Wednesday, May 27, 2009

A Green insulation policy

The government has released the details of its home insulation policy in the leadup to tomorrow's Budget, and its actually good. Currently home-owners earning less than $100,000 a year can get a grant of up to $1125 covering up to a third of the costs of installing insulation or energy-efficient appliances, or an interest-free loan covering the full cost. The government will apparently dispense with means-testing and increase the grant to $1500. The downside is that the loans will no longer be interest-free, but will instead be offered through a variety of providers, with the government as a facilitator. Since most people go for a grant rather than a loan, that's no real disadvantage - and it will likely mean more city councils operating solar (or heat pump) mortgage schemes through household rates (tying the cost of improving energy efficiency to the property, rather than the present owner - thus avoiding mobility as a disincentive), which is a Good Thing.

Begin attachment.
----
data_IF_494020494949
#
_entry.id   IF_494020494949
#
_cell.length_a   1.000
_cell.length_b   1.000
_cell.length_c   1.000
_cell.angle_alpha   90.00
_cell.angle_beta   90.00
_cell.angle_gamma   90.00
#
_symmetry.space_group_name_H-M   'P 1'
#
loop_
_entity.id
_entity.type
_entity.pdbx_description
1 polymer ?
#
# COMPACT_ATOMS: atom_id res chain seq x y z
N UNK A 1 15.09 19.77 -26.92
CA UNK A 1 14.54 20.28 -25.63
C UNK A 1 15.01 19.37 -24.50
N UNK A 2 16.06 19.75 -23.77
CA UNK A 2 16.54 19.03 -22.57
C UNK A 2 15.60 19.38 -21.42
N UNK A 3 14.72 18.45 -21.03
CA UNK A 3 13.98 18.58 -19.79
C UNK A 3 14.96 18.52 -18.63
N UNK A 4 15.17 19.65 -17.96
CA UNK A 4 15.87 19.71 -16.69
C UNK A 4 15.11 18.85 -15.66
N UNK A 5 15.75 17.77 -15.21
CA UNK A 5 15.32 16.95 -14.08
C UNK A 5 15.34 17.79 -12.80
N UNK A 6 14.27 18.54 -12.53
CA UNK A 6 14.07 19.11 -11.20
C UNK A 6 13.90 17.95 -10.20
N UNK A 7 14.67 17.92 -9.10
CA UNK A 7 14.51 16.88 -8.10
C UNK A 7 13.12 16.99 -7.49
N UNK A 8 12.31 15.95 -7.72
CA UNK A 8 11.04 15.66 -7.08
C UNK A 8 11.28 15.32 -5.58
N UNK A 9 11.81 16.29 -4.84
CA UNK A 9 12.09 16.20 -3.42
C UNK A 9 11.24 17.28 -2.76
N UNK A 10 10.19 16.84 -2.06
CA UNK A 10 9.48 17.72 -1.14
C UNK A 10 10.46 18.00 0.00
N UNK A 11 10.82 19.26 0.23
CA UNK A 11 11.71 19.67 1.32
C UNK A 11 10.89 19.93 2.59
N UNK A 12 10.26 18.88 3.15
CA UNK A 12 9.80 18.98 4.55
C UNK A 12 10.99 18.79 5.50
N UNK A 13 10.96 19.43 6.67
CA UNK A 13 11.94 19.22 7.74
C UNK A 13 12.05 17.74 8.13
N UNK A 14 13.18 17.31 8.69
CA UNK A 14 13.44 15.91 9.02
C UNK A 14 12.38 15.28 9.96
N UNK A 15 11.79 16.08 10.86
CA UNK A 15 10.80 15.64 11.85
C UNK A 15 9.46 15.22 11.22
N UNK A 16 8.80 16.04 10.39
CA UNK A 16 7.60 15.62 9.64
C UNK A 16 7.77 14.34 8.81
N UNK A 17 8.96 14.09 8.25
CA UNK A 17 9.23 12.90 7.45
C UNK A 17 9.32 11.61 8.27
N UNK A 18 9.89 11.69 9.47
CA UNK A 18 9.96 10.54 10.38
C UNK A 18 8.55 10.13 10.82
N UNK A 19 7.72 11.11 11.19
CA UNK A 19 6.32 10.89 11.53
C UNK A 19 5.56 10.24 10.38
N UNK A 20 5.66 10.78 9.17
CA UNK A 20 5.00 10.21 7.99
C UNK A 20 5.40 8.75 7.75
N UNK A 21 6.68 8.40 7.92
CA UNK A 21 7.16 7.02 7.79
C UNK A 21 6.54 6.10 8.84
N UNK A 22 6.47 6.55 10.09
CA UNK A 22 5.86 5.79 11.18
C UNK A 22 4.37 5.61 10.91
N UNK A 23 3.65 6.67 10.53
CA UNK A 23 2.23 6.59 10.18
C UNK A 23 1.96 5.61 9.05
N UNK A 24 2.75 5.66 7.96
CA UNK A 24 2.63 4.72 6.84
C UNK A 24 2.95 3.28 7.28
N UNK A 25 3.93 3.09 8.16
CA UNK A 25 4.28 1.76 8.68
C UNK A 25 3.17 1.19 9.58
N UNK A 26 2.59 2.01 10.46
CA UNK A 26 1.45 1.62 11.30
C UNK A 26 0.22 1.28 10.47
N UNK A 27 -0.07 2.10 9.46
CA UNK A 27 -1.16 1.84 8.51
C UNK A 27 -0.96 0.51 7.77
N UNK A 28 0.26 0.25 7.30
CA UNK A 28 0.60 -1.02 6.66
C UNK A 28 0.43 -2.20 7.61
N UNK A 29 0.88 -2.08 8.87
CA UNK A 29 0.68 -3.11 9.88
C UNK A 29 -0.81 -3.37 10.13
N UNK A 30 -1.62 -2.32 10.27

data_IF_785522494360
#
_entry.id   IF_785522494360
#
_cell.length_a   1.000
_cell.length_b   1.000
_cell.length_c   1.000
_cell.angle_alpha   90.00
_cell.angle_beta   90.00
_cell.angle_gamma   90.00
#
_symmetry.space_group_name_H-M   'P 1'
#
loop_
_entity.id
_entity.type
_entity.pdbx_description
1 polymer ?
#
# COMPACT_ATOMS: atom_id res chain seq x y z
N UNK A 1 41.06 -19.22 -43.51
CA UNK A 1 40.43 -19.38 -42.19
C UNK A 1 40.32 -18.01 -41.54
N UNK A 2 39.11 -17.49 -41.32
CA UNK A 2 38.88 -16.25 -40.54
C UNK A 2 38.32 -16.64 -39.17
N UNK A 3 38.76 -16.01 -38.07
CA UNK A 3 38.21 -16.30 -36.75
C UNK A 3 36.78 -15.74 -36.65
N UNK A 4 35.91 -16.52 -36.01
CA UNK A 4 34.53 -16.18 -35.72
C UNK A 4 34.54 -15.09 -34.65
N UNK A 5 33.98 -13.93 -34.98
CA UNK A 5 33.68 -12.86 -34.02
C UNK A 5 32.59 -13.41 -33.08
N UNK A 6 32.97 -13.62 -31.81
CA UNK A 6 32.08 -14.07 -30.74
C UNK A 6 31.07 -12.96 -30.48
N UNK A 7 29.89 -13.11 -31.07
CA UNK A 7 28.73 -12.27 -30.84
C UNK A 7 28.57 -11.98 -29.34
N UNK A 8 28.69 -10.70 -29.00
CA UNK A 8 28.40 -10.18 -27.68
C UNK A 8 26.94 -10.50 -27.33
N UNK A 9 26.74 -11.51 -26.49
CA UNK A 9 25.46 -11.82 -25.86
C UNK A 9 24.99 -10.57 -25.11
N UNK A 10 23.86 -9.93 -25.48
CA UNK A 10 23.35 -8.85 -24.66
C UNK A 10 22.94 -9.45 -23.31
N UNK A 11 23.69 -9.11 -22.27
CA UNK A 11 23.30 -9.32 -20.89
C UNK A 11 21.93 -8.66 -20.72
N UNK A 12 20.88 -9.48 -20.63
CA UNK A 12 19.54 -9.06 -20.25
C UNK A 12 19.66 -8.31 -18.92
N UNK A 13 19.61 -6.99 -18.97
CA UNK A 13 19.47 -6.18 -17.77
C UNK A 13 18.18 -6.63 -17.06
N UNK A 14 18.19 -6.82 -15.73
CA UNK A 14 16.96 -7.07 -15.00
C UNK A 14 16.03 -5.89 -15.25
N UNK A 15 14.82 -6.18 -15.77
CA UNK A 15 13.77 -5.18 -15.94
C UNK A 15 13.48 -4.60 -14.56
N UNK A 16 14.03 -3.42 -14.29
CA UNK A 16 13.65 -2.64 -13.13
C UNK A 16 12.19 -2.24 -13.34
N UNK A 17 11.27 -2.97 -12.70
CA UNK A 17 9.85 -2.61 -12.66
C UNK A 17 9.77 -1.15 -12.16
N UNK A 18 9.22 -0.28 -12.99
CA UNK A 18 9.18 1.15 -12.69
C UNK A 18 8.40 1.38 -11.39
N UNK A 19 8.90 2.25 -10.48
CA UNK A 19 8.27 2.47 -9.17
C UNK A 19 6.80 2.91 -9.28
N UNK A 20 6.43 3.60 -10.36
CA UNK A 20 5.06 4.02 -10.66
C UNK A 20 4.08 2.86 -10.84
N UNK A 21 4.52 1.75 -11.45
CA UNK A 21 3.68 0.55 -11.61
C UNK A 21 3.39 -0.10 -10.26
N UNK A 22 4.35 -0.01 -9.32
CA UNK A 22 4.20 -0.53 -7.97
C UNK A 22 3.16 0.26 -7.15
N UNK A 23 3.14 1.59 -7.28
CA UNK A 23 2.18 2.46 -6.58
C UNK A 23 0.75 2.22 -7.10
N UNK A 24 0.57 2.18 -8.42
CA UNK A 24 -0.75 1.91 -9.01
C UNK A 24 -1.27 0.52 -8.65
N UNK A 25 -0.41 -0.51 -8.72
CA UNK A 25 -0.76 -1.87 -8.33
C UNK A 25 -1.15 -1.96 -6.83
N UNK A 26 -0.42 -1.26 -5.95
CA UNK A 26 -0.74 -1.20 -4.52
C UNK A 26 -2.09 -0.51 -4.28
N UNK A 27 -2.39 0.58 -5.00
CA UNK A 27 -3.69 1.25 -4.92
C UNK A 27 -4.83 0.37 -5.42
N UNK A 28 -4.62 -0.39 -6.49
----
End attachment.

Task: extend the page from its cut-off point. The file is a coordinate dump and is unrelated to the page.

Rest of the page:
This is basically the Greens payback for their agreement with National. And given how little they have had to give away to get it, it seems to have been well worth it.

Home insulation isn't just an energy efficiency measure - it's a public health measure. And from society's perspective, it pays for itself in health benefits (reduced hospital costs, fewer sick days) alone. At present, it is criminally underfunded. Hopefully this policy will change that.